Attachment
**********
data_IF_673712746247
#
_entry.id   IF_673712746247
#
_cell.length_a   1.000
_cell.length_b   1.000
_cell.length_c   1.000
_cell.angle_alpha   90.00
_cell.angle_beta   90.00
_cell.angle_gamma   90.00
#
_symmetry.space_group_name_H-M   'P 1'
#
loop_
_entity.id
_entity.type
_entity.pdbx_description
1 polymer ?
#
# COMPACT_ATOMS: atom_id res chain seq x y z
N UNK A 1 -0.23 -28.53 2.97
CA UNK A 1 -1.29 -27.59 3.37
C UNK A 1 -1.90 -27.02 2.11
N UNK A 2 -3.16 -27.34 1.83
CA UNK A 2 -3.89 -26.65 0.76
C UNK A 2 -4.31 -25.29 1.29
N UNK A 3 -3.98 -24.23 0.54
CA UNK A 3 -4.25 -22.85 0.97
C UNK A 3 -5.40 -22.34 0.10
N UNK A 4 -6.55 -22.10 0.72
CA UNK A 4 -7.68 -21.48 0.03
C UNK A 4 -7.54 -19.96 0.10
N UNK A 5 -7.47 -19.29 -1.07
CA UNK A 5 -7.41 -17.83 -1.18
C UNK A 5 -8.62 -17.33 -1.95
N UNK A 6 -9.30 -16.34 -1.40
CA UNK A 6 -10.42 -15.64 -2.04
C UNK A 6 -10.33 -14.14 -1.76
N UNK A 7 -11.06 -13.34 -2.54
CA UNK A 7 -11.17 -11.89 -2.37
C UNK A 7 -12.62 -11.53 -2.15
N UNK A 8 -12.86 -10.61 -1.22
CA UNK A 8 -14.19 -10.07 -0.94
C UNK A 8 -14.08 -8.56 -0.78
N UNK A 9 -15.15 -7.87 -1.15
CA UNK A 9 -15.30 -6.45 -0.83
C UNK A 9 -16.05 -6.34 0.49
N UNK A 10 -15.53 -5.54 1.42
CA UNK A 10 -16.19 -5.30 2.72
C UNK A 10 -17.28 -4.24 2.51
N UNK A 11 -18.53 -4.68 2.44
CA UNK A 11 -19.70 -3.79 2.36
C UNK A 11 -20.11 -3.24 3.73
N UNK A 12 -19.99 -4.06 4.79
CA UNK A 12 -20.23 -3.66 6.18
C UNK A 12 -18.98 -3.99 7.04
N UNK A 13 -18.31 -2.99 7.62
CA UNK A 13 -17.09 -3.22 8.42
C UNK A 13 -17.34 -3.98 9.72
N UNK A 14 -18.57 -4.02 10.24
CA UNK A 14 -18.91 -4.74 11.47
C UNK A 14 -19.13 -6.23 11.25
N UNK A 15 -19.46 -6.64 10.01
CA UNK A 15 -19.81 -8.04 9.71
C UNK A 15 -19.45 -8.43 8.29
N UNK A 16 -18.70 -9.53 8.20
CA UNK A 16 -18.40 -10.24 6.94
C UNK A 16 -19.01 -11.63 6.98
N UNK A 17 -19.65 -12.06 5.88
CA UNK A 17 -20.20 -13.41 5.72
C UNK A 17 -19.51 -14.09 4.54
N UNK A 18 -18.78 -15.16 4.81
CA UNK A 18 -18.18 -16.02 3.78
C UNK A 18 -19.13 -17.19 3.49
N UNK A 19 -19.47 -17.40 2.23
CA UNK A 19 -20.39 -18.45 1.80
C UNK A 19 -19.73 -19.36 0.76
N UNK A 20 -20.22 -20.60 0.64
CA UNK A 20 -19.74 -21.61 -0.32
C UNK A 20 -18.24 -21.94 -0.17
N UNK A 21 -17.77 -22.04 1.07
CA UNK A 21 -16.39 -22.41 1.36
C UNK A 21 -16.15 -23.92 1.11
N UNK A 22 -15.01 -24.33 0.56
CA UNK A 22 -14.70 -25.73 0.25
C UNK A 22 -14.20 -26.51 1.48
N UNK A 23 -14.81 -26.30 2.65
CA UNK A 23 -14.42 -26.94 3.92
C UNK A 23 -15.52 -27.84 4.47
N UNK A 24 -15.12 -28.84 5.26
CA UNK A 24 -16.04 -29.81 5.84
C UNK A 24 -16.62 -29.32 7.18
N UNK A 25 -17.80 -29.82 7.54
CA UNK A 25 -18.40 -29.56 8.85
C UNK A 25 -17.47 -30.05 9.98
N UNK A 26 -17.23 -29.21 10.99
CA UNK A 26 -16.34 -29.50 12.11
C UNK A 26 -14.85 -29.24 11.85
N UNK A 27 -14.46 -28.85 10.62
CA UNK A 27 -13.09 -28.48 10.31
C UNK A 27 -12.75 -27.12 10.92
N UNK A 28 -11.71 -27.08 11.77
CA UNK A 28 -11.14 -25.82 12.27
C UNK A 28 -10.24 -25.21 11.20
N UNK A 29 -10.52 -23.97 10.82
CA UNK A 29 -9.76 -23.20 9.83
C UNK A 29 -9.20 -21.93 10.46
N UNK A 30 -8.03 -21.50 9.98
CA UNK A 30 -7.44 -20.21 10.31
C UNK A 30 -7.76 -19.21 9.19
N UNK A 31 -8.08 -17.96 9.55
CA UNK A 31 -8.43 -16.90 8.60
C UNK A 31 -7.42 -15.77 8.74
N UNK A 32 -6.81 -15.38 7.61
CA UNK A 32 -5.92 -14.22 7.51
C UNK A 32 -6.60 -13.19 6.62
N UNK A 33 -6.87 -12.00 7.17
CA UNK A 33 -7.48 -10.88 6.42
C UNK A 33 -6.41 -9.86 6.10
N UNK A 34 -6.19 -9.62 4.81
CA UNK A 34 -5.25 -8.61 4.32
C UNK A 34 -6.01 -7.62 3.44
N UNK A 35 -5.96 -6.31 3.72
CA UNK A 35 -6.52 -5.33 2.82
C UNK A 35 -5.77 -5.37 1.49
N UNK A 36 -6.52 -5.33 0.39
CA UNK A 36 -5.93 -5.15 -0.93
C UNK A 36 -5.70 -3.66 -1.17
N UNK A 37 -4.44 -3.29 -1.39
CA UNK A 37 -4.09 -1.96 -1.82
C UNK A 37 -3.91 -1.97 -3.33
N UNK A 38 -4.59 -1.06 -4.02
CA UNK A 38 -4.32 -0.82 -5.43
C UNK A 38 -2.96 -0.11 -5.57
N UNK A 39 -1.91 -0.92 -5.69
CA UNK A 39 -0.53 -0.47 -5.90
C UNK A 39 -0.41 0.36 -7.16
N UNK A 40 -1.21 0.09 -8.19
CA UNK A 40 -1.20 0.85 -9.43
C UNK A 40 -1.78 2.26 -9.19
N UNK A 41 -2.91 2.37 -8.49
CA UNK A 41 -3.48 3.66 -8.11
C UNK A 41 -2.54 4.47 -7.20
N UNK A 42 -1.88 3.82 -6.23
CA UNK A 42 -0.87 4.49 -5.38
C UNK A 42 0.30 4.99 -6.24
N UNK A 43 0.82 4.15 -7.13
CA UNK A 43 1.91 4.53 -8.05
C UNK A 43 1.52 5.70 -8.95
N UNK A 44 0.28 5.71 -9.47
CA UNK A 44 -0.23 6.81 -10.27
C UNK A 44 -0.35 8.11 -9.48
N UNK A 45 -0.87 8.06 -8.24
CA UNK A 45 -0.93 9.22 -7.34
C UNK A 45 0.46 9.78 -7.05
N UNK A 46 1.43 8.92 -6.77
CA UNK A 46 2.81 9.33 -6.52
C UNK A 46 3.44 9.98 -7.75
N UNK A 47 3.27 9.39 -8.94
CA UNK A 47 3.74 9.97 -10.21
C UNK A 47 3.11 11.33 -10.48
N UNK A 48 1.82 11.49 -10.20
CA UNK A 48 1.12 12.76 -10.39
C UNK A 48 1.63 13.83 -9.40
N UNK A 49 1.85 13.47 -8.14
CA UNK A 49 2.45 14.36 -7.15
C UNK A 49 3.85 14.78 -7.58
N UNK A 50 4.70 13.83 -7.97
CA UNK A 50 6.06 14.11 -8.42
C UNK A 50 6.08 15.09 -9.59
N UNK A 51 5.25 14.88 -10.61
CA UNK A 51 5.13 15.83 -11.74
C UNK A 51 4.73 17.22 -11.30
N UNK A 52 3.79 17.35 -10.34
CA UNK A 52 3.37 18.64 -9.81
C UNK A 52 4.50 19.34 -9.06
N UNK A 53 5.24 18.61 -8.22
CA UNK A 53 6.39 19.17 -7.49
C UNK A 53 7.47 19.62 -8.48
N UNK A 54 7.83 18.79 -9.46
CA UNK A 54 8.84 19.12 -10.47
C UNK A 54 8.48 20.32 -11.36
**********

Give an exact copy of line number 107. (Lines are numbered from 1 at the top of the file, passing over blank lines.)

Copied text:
C UNK A 29 -9.20 -21.93 10.46